It is an object of this invention to provide an improved jackshaft controlled boiler control system which maintains an optimum air-fuel ratio relationship at all boiler loads.
It is also an object of this invention to utilize a programmable control system responsive to external computation, such as boiler load index, and flue gas analysis to establish an optimum air-fuel relationship at all boiler loads.
It is still a further object of this invention to disclose a method of programming a programmable control system in order to establish and maintain automatically thereafter the efficient and effective control of a jackshaft controlled boiler control system.
An improved combustion control system for a combustion apparatus such as a boiler or the like controlled by a jackshaft system utilizes the load index signal output of the jackshaft system to effect trim control of the air fuel ratio of the combustion process. A linkage biasing mechanism is operably associated with the intermediate linkage strut of the jackshaft system to modify the longitudinal dimension of the strut. A means for generating a position control signal is responsive to the load index signal and an actuator is responsive to the position control signal. The actuator is in communication with the biasing mechanism in order to effect the manipulation thereof. A flue gas analysis system is incorporated into this improved combustion control system in an alternative embodiment to provide additional refinement to the trim control linkage biasing mechanism.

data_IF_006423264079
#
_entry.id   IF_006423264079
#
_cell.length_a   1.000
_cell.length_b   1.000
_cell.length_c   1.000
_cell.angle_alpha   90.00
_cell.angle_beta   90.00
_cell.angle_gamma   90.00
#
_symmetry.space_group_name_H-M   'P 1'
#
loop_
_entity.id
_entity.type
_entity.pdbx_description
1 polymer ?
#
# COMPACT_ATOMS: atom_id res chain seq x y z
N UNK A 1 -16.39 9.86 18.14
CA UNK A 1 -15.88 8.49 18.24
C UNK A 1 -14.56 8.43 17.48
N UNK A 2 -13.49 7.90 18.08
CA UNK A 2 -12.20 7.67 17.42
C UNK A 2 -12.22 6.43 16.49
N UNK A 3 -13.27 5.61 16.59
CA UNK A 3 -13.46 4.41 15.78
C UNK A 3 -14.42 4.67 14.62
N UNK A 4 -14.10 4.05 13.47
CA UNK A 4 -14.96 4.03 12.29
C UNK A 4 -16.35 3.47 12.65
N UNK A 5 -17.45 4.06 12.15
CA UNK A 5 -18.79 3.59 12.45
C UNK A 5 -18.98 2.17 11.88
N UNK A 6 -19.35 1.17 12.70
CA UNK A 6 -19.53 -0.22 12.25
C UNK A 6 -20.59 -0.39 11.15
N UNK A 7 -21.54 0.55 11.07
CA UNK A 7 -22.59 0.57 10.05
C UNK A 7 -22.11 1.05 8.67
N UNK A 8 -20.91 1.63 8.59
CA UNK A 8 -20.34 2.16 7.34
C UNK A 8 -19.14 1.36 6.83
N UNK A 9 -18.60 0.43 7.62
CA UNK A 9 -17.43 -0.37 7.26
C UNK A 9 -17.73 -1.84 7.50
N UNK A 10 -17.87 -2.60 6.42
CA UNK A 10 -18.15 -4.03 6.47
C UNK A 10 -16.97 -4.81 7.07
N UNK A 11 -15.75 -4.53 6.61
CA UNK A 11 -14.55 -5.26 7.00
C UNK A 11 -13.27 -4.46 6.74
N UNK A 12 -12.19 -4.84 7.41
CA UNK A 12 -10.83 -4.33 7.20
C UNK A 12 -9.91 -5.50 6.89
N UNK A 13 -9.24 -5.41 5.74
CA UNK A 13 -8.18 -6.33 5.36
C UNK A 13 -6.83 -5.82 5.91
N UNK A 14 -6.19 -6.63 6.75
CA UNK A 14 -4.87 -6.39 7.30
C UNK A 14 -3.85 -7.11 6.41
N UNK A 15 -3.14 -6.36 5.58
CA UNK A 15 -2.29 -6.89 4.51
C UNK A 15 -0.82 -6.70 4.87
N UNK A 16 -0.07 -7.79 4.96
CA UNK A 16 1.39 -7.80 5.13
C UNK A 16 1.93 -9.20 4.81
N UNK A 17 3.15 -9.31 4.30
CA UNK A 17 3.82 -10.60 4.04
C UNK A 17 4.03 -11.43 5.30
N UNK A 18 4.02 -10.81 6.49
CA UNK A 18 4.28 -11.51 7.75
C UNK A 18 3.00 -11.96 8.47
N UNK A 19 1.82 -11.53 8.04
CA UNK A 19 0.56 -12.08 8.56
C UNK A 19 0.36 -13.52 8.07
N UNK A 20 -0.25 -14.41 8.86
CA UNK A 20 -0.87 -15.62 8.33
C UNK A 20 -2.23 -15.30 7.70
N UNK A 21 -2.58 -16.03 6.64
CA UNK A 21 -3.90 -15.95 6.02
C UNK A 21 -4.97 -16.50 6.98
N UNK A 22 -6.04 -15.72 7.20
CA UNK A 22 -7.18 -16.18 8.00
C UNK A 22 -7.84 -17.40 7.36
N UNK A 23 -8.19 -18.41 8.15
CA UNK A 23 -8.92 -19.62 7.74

The invention also includes a method for programming a programmable air-fuel combustion control system in which the function between the boiler load signal and the position of the biasing mechanism and/or the set point of the flue gas analyzer controller is determined by manually establishing a jackshaft position and biasing mechanism position and/or the flue gas analyzer output at two or more load points. A microcomputer stores this positional and/or flue gas output relationship so that in automatic operation, the combustion control system of this invention duplicates these relationships.
The above as well as other features and advantages of this invention will become apparent through consideration of the detailed description in connection with the accompanying drawings in which: